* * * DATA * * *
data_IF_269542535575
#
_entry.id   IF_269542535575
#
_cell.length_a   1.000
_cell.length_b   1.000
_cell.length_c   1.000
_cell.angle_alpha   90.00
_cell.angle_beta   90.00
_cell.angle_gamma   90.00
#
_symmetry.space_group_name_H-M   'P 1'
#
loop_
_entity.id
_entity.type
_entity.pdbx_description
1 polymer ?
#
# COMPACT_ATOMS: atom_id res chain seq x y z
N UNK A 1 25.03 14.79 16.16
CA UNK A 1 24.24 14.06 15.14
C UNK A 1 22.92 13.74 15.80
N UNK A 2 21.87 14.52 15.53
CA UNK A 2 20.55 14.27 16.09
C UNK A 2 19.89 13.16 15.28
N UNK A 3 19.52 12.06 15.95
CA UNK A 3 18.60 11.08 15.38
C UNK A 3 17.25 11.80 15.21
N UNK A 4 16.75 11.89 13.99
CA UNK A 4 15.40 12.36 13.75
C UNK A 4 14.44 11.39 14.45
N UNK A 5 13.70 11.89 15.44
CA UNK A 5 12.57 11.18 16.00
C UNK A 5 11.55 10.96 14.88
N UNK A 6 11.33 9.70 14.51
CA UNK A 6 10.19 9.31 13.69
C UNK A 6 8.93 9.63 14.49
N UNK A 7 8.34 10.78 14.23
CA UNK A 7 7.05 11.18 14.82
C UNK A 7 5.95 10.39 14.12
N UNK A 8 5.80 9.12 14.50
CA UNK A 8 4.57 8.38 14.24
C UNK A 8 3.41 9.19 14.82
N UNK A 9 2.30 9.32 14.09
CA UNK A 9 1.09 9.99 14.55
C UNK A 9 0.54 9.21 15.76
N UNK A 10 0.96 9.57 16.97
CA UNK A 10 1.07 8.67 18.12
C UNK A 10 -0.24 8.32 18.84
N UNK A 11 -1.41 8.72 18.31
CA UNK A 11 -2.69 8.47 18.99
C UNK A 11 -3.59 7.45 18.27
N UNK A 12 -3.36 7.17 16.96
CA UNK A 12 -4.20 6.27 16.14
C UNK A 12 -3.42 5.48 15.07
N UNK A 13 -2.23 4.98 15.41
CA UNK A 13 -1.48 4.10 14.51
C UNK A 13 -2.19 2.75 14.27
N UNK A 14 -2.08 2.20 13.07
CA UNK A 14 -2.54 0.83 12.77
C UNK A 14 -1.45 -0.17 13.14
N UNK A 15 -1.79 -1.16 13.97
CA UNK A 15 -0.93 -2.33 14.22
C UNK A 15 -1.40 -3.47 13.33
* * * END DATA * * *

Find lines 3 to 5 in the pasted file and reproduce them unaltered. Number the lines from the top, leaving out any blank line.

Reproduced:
_entry.id   IF_269542535575
#
_cell.length_a   1.000